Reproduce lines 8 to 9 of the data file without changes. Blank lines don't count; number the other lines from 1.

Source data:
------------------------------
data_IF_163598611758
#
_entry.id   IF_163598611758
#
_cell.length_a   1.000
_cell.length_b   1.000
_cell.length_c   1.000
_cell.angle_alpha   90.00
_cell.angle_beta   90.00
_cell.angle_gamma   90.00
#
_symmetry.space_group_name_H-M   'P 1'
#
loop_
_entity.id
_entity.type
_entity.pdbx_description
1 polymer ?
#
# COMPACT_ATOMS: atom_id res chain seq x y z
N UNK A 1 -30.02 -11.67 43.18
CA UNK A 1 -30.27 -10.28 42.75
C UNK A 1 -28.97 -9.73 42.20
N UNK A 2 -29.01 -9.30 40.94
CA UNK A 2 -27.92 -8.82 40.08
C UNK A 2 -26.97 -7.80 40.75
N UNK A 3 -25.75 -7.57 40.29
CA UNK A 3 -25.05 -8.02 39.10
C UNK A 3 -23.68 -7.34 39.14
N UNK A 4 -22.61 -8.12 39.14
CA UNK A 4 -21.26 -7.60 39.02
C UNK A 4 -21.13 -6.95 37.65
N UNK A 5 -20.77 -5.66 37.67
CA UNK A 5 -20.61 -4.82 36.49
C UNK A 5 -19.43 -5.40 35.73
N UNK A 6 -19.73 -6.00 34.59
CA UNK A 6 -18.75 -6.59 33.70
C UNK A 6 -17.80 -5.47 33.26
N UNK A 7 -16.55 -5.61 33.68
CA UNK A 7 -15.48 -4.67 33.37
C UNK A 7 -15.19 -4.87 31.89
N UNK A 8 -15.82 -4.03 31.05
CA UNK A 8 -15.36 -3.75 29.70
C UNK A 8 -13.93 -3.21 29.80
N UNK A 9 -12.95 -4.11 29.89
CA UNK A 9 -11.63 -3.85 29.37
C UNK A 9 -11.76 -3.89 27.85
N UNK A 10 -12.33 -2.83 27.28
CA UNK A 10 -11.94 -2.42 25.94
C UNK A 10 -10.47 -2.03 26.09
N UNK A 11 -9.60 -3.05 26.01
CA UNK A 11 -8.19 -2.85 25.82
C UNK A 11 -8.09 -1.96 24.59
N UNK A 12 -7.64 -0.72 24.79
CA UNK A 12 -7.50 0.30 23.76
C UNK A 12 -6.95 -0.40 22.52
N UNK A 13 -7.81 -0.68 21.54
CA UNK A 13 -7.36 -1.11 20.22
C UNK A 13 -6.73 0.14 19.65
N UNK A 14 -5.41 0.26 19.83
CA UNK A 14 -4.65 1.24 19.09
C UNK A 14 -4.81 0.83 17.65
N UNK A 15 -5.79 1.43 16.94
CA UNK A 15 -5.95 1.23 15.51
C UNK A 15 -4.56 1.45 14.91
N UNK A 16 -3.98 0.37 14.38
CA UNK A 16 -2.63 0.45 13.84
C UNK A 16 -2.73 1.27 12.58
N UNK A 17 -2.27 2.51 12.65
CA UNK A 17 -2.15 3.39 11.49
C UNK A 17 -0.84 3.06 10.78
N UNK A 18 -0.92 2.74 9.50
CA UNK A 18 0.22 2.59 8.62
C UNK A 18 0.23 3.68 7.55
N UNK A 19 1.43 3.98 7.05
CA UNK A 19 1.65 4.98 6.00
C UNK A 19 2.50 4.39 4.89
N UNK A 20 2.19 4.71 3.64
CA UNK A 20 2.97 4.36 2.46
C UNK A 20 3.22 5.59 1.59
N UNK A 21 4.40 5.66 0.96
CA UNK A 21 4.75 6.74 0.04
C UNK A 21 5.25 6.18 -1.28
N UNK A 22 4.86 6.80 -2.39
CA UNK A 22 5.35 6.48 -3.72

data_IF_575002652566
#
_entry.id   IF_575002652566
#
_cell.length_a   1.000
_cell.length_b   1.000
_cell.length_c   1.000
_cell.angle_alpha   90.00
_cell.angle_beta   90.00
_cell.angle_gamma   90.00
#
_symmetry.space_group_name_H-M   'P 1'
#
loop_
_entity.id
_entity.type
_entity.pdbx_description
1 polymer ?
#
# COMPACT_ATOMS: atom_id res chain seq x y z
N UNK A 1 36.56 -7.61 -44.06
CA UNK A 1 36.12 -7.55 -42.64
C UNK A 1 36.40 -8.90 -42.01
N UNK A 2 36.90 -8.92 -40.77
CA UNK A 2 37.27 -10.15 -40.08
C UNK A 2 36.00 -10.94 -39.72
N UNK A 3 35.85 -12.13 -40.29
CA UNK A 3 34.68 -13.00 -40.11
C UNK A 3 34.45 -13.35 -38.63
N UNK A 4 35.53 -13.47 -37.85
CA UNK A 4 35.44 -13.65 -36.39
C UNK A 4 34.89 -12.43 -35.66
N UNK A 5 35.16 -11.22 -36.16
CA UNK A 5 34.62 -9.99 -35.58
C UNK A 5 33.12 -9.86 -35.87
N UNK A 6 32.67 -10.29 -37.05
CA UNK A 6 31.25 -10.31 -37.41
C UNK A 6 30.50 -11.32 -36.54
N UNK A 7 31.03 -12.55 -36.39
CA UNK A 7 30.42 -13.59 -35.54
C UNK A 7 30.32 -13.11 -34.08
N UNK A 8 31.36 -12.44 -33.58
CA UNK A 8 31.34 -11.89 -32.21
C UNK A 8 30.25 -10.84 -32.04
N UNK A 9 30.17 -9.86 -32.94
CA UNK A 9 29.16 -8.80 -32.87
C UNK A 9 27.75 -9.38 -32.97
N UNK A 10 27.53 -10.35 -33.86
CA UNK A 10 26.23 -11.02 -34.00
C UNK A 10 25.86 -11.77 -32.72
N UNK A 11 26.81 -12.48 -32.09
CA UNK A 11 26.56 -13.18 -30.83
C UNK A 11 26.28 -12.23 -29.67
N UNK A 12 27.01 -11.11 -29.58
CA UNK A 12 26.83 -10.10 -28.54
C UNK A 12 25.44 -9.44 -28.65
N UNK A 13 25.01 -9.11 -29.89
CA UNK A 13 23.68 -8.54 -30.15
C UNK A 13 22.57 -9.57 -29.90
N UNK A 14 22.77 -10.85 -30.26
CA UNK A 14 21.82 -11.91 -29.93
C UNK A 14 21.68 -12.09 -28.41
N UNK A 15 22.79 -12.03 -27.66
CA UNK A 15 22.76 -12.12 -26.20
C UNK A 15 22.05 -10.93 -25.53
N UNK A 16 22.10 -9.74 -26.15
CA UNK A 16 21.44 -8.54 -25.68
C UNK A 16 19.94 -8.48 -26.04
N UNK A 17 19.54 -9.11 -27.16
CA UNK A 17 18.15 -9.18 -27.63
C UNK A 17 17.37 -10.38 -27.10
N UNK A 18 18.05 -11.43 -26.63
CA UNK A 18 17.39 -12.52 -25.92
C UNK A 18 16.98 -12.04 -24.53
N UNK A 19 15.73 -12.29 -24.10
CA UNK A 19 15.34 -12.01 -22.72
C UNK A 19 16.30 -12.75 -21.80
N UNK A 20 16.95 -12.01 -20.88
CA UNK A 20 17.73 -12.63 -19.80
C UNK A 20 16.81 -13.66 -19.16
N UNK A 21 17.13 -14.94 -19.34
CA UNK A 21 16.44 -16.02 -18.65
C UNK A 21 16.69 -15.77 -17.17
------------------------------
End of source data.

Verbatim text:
_cell.angle_alpha   90.00
_cell.angle_beta   90.00